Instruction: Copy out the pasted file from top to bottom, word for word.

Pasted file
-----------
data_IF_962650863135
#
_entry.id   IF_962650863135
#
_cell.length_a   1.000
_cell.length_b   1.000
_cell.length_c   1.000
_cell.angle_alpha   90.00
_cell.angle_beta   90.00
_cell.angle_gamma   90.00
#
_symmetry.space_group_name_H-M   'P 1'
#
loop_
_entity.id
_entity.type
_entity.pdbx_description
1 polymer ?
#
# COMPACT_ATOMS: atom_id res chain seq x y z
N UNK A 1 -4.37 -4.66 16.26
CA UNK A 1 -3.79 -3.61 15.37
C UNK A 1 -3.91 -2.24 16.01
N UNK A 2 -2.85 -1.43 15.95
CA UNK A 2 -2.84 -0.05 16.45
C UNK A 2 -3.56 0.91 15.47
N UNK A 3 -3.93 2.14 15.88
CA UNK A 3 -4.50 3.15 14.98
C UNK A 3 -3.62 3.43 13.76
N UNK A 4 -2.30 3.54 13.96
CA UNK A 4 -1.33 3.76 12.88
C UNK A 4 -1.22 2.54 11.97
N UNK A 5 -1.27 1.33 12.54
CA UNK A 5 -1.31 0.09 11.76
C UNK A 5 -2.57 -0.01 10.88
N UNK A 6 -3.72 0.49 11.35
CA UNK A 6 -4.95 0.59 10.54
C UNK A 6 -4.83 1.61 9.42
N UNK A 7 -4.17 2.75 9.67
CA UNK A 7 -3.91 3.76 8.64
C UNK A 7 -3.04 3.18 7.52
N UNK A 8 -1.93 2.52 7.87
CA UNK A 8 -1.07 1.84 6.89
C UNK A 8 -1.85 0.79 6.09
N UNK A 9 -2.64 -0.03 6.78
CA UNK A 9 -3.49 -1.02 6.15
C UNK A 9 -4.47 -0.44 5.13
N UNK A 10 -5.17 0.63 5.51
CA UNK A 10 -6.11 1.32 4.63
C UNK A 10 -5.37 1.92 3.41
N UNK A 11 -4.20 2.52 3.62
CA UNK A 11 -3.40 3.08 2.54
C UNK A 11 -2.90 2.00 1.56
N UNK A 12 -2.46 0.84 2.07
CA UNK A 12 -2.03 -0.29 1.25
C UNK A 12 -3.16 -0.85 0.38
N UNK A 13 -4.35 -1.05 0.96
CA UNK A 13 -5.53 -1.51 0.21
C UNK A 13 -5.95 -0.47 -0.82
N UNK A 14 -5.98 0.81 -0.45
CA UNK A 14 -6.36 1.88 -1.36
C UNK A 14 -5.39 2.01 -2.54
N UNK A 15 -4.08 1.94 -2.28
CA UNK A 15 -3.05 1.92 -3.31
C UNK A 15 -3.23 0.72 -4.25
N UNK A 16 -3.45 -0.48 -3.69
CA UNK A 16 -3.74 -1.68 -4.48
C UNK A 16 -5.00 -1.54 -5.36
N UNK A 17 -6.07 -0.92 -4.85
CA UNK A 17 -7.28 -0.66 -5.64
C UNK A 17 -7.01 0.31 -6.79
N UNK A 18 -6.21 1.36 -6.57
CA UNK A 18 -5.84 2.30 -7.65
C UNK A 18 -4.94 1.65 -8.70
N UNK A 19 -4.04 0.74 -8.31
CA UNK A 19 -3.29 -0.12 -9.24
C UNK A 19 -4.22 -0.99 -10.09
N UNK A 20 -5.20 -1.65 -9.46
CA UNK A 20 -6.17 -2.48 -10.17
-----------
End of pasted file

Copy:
data_IF_962650863135
#
_entry.id   IF_962650863135
#
_cell.length_a   1.000
_cell.length_b   1.000
_cell.length_c   1.000
_cell.angle_alpha   90.00
_cell.angle_beta   90.00
_cell.angle_gamma   90.00
#
_symmetry.space_group_name_H-M   'P 1'
#
loop_
_entity.id
_entity.type
_entity.pdbx_description
1 polymer ?
#
# COMPACT_ATOMS: atom_id res chain seq x y z
N UNK A 1 -4.37 -4.66 16.26
CA UNK A 1 -3.79 -3.61 15.37
C UNK A 1 -3.91 -2.24 16.01
N UNK A 2 -2.85 -1.43 15.95
CA UNK A 2 -2.84 -0.05 16.45
C UNK A 2 -3.56 0.91 15.47
N UNK A 3 -3.93 2.14 15.88
CA UNK A 3 -4.50 3.15 14.98
C UNK A 3 -3.62 3.43 13.76
N UNK A 4 -2.30 3.54 13.96
CA UNK A 4 -1.33 3.76 12.88
C UNK A 4 -1.22 2.54 11.97
N UNK A 5 -1.27 1.33 12.54
CA UNK A 5 -1.31 0.09 11.76
C UNK A 5 -2.57 -0.01 10.88
N UNK A 6 -3.72 0.49 11.35
CA UNK A 6 -4.95 0.59 10.54
C UNK A 6 -4.83 1.61 9.42
N UNK A 7 -4.17 2.75 9.67
CA UNK A 7 -3.91 3.76 8.64
C UNK A 7 -3.04 3.18 7.52
N UNK A 8 -1.93 2.52 7.87
CA UNK A 8 -1.07 1.84 6.89
C UNK A 8 -1.85 0.79 6.09
N UNK A 9 -2.64 -0.03 6.78
CA UNK A 9 -3.49 -1.02 6.15
C UNK A 9 -4.47 -0.44 5.13
N UNK A 10 -5.17 0.63 5.51
CA UNK A 10 -6.11 1.32 4.63
C UNK A 10 -5.37 1.92 3.41
N UNK A 11 -4.20 2.52 3.62
CA UNK A 11 -3.40 3.08 2.54
C UNK A 11 -2.90 2.00 1.56
N UNK A 12 -2.46 0.84 2.07
CA UNK A 12 -2.03 -0.29 1.25
C UNK A 12 -3.16 -0.85 0.38
N UNK A 13 -4.35 -1.05 0.96
CA UNK A 13 -5.53 -1.51 0.21
C UNK A 13 -5.95 -0.47 -0.82
N UNK A 14 -5.98 0.81 -0.45
CA UNK A 14 -6.36 1.88 -1.36
C UNK A 14 -5.39 2.01 -2.54
N UNK A 15 -4.08 1.94 -2.28
CA UNK A 15 -3.05 1.92 -3.31
C UNK A 15 -3.23 0.72 -4.25
N UNK A 16 -3.45 -0.48 -3.69
CA UNK A 16 -3.74 -1.68 -4.48
C UNK A 16 -5.00 -1.54 -5.36
N UNK A 17 -6.07 -0.92 -4.85
CA UNK A 17 -7.28 -0.66 -5.64
C UNK A 17 -7.01 0.31 -6.79
N UNK A 18 -6.21 1.36 -6.57
CA UNK A 18 -5.84 2.30 -7.65
C UNK A 18 -4.94 1.65 -8.70
N UNK A 19 -4.04 0.74 -8.31
CA UNK A 19 -3.29 -0.12 -9.24
C UNK A 19 -4.22 -0.99 -10.09
N UNK A 20 -5.20 -1.65 -9.46
CA UNK A 20 -6.17 -2.48 -10.17